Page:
From Women's Health Magazine:
How to Lose Weight When Your Genes Are Working Against You
What to do when big bones run in your family
PUBLISHED: JANUARY 1, 2015 | BY ELIZABETH QUINN BROWN
There are things that you’re thrilled to inherit from your mother, like her eyes—or her jewelry. But her struggle with being overweight? Are you fated to take that on, too?
While the exact influence of your genes on your poundage is a hotly contested topic, we know that genes do play a role. For example, a pair of identical twins (who share 100 percent of their genes) are more likely to have the same BMI than a pair of fraternal twins (who share about 50 percent of their genes). "Studies of families estimate that over half of the population's variation in BMI can be attributed to genetic differences in individuals," says Dan Belsky, Ph.D., an assistant research professor at Duke University Social Science Research Institute.
That said, DNA is not destiny. “The percentage of people who are obese has risen dramatically, but the genomes haven’t changed,” says Belsky. (Obesity has risen from an estimated 11.6 percent in 1990 to 29.4 percent in 2014.) The development is due to the evolution of our environment—and our response to it—not a change in the DNA of our species.
According to a study published in the open-access journal PLOS Medicine, a predisposition to obesity can be reduced by 40 percent with exercise—40 percent! If you're having trouble losing weight and have always blamed your parents for it, Elyse Sosin, R.D., recommends re-evaluating your routine since people so often overestimate their activity. Be honest: Are you getting the CDC-recommended 150 to 300 minutes of exercise per week? “Also, ask yourself when you last changed your exercise routine," says Sosin. "When you get used to the routine, you adapt, and you don't get that same rev [in your metabolism]." And remember: Muscle is more efficient than fat in terms of metabolizing calories, so be sure to incorporate strength-training into your routine.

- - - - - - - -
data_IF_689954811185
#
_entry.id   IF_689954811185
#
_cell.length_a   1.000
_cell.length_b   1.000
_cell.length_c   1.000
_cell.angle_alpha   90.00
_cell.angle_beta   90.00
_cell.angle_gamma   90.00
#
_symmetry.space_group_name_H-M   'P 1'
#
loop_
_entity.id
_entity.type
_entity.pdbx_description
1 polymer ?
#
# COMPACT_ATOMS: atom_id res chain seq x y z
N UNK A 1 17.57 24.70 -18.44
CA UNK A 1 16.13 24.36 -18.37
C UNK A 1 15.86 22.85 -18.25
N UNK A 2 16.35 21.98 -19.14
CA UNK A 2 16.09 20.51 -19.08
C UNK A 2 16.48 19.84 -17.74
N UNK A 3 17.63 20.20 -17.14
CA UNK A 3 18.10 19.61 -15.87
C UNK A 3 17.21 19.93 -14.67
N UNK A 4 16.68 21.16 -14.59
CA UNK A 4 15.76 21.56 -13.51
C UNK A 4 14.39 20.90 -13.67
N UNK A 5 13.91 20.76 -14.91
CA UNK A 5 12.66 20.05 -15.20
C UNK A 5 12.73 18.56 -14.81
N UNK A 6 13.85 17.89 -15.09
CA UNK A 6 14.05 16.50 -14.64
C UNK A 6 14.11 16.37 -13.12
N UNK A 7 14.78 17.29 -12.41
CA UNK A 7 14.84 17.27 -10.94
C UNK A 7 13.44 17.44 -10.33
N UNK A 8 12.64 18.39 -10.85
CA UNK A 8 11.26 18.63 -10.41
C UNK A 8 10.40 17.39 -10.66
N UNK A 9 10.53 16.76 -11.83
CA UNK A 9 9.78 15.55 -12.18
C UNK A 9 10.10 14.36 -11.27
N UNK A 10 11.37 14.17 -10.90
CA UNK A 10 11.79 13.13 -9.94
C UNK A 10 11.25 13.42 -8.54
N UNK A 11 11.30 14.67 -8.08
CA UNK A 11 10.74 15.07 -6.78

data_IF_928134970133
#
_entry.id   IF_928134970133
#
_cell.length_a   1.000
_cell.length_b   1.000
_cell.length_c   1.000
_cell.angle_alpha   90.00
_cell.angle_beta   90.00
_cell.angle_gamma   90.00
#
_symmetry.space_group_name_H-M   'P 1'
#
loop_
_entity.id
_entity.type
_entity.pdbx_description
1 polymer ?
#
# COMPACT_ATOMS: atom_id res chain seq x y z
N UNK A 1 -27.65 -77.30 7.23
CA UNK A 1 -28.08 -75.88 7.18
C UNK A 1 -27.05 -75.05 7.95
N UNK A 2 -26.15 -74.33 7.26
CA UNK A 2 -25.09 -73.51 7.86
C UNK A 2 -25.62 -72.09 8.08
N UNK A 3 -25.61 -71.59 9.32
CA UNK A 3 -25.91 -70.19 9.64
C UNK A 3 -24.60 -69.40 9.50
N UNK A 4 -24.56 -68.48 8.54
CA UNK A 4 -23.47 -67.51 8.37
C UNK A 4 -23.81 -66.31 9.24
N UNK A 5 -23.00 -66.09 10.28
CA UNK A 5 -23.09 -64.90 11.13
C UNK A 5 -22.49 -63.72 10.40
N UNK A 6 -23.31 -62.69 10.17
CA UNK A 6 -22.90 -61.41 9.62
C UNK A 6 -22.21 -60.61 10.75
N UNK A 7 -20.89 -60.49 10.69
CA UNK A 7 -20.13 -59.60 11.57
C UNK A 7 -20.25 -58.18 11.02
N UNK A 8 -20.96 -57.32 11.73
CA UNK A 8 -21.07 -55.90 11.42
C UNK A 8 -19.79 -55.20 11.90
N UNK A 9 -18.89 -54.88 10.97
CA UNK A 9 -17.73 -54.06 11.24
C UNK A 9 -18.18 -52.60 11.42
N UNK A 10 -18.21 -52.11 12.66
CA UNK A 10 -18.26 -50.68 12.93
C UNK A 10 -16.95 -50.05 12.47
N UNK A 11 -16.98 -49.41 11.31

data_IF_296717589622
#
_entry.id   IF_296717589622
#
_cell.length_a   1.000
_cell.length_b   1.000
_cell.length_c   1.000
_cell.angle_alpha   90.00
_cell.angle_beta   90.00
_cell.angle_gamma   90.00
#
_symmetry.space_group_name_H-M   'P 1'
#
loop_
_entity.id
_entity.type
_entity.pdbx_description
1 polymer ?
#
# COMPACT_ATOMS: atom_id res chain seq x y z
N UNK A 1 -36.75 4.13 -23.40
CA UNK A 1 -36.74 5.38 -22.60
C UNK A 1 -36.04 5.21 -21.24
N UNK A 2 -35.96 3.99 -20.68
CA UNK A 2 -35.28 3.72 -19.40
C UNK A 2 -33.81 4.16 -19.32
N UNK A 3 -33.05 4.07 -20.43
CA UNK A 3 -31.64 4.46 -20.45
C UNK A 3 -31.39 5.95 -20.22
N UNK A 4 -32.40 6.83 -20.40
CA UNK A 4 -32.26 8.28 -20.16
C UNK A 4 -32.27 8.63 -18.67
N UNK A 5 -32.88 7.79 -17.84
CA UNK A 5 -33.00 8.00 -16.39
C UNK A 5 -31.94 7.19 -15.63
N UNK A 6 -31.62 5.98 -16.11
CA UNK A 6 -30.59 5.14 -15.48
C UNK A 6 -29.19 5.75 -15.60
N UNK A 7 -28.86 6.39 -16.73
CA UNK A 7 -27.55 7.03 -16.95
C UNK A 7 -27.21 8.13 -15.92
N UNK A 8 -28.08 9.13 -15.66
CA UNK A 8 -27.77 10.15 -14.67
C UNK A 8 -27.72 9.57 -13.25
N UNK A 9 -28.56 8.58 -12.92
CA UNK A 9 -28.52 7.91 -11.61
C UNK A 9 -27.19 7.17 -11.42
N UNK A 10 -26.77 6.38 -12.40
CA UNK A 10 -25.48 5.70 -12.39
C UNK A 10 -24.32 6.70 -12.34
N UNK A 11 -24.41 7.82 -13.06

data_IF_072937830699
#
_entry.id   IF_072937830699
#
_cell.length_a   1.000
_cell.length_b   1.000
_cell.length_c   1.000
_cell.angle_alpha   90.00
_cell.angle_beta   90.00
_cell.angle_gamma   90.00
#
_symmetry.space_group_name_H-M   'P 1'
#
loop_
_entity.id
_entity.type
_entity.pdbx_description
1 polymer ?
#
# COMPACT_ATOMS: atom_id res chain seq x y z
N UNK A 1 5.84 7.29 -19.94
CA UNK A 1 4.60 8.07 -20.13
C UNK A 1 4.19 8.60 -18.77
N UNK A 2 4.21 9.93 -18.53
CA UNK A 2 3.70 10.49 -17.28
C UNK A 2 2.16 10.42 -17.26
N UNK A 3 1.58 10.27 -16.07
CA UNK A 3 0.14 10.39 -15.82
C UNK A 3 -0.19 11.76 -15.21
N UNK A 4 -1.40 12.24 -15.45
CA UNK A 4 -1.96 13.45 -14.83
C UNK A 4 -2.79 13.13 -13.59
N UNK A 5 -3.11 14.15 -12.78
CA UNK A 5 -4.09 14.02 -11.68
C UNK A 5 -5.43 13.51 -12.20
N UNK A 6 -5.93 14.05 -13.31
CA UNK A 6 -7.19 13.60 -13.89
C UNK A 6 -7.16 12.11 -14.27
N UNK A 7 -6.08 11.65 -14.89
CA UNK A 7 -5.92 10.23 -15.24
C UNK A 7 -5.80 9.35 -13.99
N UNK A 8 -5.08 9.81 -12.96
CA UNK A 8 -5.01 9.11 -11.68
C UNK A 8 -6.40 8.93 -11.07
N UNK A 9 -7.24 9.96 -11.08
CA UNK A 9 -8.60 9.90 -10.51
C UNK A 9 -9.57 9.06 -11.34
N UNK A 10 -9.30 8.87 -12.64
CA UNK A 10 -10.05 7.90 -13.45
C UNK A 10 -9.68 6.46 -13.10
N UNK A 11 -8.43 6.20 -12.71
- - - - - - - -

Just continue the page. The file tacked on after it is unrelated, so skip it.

Of course, the benefits of exercise are complemented by a healthy diet. Experts recommend cutting sugar, which has been linked to obesity-related conditions and diseases—many of which are genetic, interestingly. (According to a study published in the New England Journal of Medicine, consumption of sugar-sweetened beverages increases the association between genes and a high BMI and raises the risk of obesity.
The upshot? No matter what your genes say, you do have the power to control your habits. Sure, bodies are different and you may have to work harder than your SoulCycle neighbor seems to be working, but you're not powerless to change your weight.